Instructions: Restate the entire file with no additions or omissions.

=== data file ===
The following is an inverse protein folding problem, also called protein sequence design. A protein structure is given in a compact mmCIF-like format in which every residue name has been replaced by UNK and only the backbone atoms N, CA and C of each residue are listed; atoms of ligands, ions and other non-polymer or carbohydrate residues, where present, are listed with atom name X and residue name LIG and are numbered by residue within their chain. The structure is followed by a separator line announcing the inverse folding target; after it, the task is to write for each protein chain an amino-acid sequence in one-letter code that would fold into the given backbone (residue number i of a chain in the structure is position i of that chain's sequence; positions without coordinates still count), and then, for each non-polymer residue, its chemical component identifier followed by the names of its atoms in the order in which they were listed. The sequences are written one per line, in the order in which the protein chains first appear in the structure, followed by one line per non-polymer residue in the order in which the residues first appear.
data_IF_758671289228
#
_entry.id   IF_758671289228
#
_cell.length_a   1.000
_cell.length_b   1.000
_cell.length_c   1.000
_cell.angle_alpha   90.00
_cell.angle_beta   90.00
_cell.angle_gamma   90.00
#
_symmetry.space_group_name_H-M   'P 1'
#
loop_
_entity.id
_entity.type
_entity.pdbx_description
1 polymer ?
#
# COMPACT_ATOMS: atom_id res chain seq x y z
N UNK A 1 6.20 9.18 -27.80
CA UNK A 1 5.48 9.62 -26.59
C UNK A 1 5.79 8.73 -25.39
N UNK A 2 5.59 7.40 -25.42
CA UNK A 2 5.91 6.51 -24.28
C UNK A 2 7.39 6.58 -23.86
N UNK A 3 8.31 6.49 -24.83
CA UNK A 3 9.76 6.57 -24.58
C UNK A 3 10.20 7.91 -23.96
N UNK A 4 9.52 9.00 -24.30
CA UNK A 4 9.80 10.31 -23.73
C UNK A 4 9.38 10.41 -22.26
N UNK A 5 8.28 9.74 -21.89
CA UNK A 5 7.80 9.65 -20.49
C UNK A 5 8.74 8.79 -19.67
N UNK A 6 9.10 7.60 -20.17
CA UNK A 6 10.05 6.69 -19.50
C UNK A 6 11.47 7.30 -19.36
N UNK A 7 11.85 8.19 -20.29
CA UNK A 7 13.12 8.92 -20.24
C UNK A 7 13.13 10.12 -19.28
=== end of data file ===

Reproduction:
The following is an inverse protein folding problem, also called protein sequence design. A protein structure is given in a compact mmCIF-like format in which every residue name has been replaced by UNK and only the backbone atoms N, CA and C of each residue are listed; atoms of ligands, ions and other non-polymer or carbohydrate residues, where present, are listed with atom name X and residue name LIG and are numbered by residue within their chain. The structure is followed by a separator line announcing the inverse folding target; after it, the task is to write for each protein chain an amino-acid sequence in one-letter code that would fold into the given backbone (residue number i of a chain in the structure is position i of that chain's sequence; positions without coordinates still count), and then, for each non-polymer residue, its chemical component identifier followed by the names of its atoms in the order in which they were listed. The sequences are written one per line, in the order in which the protein chains first appear in the structure, followed by one line per non-polymer residue in the order in which the residues first appear.
data_IF_758671289228
#
_entry.id   IF_758671289228
#
_cell.length_a   1.000
_cell.length_b   1.000
_cell.length_c   1.000
_cell.angle_alpha   90.00
_cell.angle_beta   90.00
_cell.angle_gamma   90.00
#
_symmetry.space_group_name_H-M   'P 1'
#
loop_
_entity.id
_entity.type
_entity.pdbx_description
1 polymer ?
#
# COMPACT_ATOMS: atom_id res chain seq x y z
N UNK A 1 6.20 9.18 -27.80
CA UNK A 1 5.48 9.62 -26.59
C UNK A 1 5.79 8.73 -25.39
N UNK A 2 5.59 7.40 -25.42
CA UNK A 2 5.91 6.51 -24.28
C UNK A 2 7.39 6.58 -23.86
N UNK A 3 8.31 6.49 -24.83
CA UNK A 3 9.76 6.57 -24.58
C UNK A 3 10.20 7.91 -23.96
N UNK A 4 9.52 9.00 -24.30
CA UNK A 4 9.80 10.31 -23.73
C UNK A 4 9.38 10.41 -22.26
N UNK A 5 8.28 9.74 -21.89
CA UNK A 5 7.80 9.65 -20.49
C UNK A 5 8.74 8.79 -19.67
N UNK A 6 9.10 7.60 -20.17
CA UNK A 6 10.05 6.69 -19.50
C UNK A 6 11.47 7.30 -19.36
N UNK A 7 11.85 8.19 -20.29
CA UNK A 7 13.12 8.92 -20.24
C UNK A 7 13.13 10.12 -19.28